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Knowledge is Power: Learning more about BRCA-related cancer risk

 In Engaging

On Thursday night, March 28, Congregation Beth El in Berkeley will partner with The Basser Center for BRCA to host a panel discussion entitled “Knowledge is Power: Understanding and Managing BRCA-Related Cancer Risk.” The Basser Center is located at the Abramson Cancer Center at the University of Pennsylvania. It is the first comprehensive center for the research, treatment, and prevention of BRCA related cancers. The Basser Center has an overarching mission to decrease the number of BRCA gene mutations in the general population, and a unique model where they fund both collaborative research and education programs.

Beth Stearman, Administrative Director of the Basser Center for BRCA

Beth Stearman, Administrative Director of the Basser Center for BRCA

In advance of the event, Federation interviewed Beth Stearman, the Administrative Director of the Basser Center, about BRCA mutations, who they effect, and what we can all do to protect ourselves.

What is a BRCA mutation?

BRCA1 and BRCA2 are genes that we all have and when they work properly, they suppress the formation of tumors. But, when somebody inherits a mutation in one of these genes from their mother or father, the genes don’t work properly. That’s why people that have BRCA1 or BRCA2 mutations have a higher incidence of developing a number of types of cancers. The largest cancer risks are in breast cancer for both men and women, ovarian cancer, pancreatic cancer, prostate cancer, and melanoma.

Why is this issue important?

While so many issues of our health are beyond our control, understanding what the BRCA mutations are and how they might affect you and your family can have a meaningful impact on preventing illness down the line. Knowledge really is power in this case and there are choices that BRCA carriers can make to manage their risk and provide peace of mind.

Why is this especially important in the Jewish community?

While BRCA mutations are found in every population, these mutations occur at a much higher rate in the Ashkenazi Jewish community. In the general population, BRCA mutations occur in about one in 300 people. There are three common mutations that occur in the Ashkenazi Jewish community at a rate of 1 in 40 people. These mutations are called “founder mutations”, and they occur because of a high rate of in-marriage within the community over many generations.

BRCA mutations effect men and women equally. A lot of people think it’s a women’s health problem, but that is not the whole story. For example, men with BRCA-related prostate cancer tend to have more aggressive prostate cancers.

So that’s why we do so much of this outreach focused on the Jewish community. And that’s why one of the most important things that we’re doing is encouraging Ashkenazi Jewish people to have genetic testing for these mutations.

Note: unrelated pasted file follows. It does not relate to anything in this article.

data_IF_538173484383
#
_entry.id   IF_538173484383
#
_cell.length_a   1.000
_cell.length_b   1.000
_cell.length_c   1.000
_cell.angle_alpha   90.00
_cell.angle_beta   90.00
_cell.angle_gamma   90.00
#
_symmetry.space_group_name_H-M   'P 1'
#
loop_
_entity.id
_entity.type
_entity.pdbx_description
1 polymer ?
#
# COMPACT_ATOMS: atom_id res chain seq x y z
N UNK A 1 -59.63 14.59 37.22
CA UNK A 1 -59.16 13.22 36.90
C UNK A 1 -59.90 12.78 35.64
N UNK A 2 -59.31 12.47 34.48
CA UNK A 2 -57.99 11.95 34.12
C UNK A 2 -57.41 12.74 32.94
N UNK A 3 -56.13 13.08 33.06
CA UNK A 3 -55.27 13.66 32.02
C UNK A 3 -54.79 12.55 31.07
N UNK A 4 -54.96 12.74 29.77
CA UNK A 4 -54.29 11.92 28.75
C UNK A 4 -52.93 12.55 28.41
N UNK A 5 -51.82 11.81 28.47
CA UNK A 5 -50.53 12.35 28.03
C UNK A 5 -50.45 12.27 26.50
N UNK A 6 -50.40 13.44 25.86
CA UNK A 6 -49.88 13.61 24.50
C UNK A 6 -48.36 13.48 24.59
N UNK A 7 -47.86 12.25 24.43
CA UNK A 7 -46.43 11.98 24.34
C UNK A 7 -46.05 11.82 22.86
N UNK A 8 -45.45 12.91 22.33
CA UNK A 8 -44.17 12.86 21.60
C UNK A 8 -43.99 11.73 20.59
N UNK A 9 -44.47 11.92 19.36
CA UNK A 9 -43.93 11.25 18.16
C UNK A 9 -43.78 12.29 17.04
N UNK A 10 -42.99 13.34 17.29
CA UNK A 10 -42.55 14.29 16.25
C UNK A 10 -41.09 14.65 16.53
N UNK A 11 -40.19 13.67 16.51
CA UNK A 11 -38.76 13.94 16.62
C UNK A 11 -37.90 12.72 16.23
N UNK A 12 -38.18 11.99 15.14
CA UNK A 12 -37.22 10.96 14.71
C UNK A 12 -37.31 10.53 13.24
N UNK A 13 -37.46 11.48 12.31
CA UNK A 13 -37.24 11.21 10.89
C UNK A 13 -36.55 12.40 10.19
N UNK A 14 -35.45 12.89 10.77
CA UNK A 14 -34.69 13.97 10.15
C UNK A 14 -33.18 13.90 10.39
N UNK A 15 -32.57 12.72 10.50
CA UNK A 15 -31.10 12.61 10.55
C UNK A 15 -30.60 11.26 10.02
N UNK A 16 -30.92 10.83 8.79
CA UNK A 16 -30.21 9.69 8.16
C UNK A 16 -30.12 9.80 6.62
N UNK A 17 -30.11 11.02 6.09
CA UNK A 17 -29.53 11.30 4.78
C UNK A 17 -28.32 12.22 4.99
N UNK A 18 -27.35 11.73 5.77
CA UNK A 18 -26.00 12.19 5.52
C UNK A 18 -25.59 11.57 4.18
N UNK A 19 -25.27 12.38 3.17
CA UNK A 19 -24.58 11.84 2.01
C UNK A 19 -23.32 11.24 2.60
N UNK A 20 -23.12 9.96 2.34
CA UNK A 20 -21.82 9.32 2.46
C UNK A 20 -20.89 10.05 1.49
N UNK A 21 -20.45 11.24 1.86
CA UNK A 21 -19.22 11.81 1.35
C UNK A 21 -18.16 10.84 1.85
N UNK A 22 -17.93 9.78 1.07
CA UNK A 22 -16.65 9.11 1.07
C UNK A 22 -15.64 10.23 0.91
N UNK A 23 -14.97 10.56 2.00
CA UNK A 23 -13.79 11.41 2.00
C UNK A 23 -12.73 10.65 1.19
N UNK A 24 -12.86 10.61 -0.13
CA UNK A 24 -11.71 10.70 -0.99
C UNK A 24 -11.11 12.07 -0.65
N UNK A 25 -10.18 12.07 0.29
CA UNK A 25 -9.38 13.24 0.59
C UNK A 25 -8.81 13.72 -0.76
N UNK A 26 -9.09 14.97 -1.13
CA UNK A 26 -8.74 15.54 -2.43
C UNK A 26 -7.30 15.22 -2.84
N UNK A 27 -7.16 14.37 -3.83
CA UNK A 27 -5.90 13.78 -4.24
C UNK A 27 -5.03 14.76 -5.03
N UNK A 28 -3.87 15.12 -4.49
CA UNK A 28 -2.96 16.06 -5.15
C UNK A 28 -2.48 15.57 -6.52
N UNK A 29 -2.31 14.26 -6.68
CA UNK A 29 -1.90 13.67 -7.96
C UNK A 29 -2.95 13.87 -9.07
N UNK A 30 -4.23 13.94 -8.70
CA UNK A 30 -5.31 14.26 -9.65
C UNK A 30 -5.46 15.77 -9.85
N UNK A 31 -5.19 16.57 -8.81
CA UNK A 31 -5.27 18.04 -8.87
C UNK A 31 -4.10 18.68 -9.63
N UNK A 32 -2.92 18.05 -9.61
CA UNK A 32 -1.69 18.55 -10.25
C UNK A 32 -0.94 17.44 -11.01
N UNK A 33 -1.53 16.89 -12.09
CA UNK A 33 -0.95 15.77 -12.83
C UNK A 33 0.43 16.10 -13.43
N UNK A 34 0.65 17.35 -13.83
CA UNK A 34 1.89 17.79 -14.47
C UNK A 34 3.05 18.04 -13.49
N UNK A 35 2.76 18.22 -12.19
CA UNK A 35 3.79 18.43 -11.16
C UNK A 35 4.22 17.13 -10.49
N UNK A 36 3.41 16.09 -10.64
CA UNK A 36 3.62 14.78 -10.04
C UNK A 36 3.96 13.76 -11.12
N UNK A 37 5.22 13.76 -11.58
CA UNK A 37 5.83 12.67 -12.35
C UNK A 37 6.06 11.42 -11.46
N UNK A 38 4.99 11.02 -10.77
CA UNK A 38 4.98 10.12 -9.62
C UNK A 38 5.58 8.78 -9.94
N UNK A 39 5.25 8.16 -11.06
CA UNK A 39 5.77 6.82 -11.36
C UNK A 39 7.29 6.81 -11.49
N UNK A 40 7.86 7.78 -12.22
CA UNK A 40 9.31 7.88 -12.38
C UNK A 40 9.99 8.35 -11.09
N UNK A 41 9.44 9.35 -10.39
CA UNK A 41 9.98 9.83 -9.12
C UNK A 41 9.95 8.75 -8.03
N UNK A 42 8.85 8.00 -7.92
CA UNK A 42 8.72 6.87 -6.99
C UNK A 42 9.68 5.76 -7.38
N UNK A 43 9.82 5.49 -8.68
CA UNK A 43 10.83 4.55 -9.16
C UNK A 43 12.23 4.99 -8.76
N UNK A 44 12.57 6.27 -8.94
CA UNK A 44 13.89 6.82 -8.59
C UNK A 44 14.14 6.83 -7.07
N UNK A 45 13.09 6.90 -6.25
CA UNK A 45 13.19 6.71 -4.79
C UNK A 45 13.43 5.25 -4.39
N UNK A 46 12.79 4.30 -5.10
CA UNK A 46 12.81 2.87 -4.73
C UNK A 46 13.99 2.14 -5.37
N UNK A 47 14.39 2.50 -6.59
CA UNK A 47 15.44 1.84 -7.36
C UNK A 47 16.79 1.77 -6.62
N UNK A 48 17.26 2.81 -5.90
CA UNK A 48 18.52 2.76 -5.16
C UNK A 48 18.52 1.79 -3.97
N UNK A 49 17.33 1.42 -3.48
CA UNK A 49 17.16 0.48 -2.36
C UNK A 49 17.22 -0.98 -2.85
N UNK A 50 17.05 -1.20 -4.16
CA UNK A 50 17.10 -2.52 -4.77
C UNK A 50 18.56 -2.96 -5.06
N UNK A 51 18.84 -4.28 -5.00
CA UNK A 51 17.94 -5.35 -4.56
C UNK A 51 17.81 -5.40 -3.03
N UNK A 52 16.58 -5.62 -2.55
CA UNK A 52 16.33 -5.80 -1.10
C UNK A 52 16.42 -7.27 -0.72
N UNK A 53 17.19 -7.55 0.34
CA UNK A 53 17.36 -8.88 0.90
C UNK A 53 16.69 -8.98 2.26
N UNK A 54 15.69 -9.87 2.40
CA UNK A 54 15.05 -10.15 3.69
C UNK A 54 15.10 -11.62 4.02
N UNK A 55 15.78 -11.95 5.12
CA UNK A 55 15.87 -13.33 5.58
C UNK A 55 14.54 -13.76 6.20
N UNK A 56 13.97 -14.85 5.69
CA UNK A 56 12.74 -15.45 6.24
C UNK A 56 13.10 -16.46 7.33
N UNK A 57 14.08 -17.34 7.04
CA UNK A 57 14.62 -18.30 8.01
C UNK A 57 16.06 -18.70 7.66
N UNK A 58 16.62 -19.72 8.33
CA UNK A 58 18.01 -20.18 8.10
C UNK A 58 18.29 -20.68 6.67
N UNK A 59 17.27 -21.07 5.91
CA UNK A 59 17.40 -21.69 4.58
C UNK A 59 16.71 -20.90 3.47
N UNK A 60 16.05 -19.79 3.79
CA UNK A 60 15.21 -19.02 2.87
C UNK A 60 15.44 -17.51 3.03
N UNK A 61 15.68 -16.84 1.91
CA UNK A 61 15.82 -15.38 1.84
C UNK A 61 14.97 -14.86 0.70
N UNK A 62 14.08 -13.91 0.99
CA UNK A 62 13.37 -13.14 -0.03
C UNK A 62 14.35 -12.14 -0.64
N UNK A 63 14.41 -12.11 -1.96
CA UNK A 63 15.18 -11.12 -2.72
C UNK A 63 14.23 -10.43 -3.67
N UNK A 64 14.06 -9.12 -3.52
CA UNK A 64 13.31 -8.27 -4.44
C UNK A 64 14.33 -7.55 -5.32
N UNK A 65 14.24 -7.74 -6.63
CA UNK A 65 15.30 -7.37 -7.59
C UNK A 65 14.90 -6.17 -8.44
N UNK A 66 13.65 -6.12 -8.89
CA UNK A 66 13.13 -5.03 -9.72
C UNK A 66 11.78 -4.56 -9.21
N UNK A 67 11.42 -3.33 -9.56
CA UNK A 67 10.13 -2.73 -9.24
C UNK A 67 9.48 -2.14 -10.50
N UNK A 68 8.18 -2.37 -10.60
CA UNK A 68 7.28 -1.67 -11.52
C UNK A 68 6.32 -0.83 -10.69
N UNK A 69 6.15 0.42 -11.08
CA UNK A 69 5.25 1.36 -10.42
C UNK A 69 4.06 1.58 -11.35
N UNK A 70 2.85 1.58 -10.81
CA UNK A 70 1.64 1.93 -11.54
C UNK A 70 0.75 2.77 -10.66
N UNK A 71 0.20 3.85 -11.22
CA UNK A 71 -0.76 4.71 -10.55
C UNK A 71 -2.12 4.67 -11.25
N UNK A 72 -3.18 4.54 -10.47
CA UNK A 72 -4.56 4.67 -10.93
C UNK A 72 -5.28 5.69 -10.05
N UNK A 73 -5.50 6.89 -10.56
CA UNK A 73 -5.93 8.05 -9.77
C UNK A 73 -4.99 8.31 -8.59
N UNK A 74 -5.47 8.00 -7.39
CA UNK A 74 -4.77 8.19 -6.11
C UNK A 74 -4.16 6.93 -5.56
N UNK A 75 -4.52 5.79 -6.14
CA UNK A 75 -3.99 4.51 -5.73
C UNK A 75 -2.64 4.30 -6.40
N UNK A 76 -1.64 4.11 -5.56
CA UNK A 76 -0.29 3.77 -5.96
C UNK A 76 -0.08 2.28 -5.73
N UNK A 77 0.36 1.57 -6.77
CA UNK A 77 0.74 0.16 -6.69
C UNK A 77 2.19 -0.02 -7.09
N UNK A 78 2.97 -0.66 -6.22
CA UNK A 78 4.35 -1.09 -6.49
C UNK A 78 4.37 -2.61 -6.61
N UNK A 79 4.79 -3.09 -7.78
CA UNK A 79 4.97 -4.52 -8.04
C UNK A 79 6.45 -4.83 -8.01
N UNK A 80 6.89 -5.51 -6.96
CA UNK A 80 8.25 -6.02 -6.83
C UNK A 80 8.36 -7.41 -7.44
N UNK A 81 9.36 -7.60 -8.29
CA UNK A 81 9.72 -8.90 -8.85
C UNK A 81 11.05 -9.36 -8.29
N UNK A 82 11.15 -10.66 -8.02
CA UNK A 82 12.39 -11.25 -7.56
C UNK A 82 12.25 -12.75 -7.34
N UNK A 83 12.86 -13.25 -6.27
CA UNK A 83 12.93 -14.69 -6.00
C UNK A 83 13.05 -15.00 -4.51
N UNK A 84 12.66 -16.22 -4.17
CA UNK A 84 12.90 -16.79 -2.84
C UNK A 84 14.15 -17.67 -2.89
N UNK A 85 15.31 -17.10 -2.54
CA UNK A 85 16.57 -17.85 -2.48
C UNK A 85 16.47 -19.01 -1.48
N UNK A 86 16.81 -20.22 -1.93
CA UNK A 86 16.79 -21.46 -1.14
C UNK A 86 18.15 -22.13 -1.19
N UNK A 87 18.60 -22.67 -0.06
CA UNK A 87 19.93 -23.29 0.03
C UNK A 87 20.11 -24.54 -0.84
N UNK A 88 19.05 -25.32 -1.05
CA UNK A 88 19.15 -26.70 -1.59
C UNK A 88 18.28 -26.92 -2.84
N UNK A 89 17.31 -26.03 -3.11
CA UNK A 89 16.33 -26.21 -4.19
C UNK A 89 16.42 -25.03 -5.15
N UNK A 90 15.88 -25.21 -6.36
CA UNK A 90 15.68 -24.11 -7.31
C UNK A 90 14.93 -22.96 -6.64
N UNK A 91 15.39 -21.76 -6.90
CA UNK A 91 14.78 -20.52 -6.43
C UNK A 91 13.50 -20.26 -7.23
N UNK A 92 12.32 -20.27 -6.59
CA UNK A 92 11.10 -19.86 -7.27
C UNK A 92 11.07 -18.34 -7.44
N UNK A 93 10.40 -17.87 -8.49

What happens once someone is tested for the mutations?

If someone tests positive for a BRCA mutation, there are screening and surveillance options, as well as preventive surgery options. We generally don’t recommend testing people until at least the age of 25. Only after that age would the information be ‘medically actionable’ where an individual has options for managing their risk.

For example, if a woman is found to carry a BRCA mutation, the general guidelines include much more aggressive surveillance for breast cancer including mammograms and breast MRI’s alternating every six months. For families with a mutation that also have prostate cancer as part of the constellations of cancers in their family, we recommend that men start prostate cancer screening at a younger age.

So those are some examples of the sort of screening and surveillance options that people have, and then there are other options that become major decisions for people, particularly women, that involve things like prophylactic (preventive) mastectomy.

These are big, difficult decisions, but ones that save lives.

What will I hear at the panel?

At the event, there will be a panel of experts in the field to discuss genetic counseling and testing, preventive care, and navigating through the challenging decision-making and medical management options faced by mutation carriers.

In addition to physicians, there will be two members of Beth El on the panel who have personally been impacted by these issues. We like to have patients on the panel as they bring a really important voice to this conversation.

Physicians can talk about it and say ‘here’s what the research shows’ and ‘here’s what this looks like in our community’, but really, you have to hear from an actual person who has been through it to understand what it means to an individual or a family.

There’s lots of complexity to these decisions, but it all starts with information. That’s why we do these events. And that’s why we call it ‘Knowledge is Power’ because that’s one of the things that we do have control over. If you have this information, then there are things you can do to decrease your risk of developing a BRCA-related cancer. They’re not great options at the moment, but they’re certainly better than a cancer diagnosis and treatment.  And reducing the risk of these cancers really does save lives and can give families a lifetime of joy and better health.

Interested to hear more? Join us at “Knowledge is Power: Understanding and Managing BRCA-Related Cancer Risk” at Congregation Beth El in Berkeley on Thursday, March 28, 7:30 – 9:30 pm. The event is free with advanced registration. More information here.

Thank you to all of the event partners:

 

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